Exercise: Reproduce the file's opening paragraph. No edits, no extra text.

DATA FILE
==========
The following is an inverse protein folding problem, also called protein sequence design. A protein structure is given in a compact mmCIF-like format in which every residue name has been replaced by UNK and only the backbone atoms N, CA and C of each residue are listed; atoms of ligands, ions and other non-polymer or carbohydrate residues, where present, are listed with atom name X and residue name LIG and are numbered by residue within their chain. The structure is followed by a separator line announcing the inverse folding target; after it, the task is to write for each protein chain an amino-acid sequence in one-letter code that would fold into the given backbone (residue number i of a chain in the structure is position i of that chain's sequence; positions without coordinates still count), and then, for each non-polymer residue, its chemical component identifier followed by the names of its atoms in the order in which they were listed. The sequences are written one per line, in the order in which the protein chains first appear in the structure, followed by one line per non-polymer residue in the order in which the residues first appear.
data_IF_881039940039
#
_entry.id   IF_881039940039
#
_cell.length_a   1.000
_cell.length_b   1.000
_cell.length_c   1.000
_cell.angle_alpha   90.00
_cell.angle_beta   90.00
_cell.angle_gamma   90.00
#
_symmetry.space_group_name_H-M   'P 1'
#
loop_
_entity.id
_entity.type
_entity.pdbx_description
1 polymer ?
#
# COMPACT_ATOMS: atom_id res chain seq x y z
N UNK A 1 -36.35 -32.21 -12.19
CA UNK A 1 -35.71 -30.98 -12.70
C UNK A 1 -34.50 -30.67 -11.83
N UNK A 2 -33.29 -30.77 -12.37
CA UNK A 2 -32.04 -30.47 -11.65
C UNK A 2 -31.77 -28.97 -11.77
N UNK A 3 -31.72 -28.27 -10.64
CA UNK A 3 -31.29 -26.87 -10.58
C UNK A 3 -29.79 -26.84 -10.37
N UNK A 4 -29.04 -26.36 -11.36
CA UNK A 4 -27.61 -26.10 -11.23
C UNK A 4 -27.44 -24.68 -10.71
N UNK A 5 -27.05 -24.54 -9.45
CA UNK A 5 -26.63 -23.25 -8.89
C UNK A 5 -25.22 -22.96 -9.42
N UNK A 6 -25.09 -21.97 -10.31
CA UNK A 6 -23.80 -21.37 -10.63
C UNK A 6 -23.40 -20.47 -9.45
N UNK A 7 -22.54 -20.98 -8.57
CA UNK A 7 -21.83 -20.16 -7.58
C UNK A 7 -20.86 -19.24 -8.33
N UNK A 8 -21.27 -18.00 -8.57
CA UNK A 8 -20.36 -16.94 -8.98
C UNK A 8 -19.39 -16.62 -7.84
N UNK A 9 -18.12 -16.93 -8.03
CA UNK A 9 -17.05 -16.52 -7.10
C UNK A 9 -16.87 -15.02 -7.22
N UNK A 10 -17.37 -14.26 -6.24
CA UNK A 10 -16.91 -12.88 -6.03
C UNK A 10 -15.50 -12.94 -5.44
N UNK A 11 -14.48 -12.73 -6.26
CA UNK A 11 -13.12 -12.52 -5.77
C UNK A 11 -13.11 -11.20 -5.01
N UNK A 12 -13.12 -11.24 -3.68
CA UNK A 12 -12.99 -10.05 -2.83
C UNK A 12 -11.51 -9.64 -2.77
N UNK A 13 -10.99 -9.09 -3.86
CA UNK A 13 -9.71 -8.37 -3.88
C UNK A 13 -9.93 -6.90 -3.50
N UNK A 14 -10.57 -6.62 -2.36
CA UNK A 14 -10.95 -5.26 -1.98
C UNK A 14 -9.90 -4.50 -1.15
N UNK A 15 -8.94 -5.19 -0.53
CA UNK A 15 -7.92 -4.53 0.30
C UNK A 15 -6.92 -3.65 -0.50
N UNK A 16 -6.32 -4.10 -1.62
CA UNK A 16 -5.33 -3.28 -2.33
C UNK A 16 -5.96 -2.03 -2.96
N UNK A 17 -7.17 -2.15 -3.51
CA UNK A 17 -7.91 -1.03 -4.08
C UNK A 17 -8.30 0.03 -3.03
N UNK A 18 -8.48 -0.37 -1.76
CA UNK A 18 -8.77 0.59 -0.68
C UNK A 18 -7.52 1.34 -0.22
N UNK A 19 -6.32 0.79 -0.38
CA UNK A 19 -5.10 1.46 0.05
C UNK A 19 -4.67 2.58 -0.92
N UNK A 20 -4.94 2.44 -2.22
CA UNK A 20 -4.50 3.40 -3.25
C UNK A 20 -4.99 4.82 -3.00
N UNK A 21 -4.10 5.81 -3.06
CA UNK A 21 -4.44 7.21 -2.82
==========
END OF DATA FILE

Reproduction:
The following is an inverse protein folding problem, also called protein sequence design. A protein structure is given in a compact mmCIF-like format in which every residue name has been replaced by UNK and only the backbone atoms N, CA and C of each residue are listed; atoms of ligands, ions and other non-polymer or carbohydrate residues, where present, are listed with atom name X and residue name LIG and are numbered by residue within their chain. The structure is followed by a separator line announcing the inverse folding target; after it, the task is to write for each protein chain an amino-acid sequence in one-letter code that would fold into the given backbone (residue number i of a chain in the structure is position i of that chain's sequence; positions without coordinates still count), and then, for each non-polymer residue, its chemical component identifier followed by the names of its atoms in the order in which they were listed. The sequences are written one per line, in the order in which the protein chains first appear in the structure, followed by one line per non-polymer residue in the order in which the residues first appear.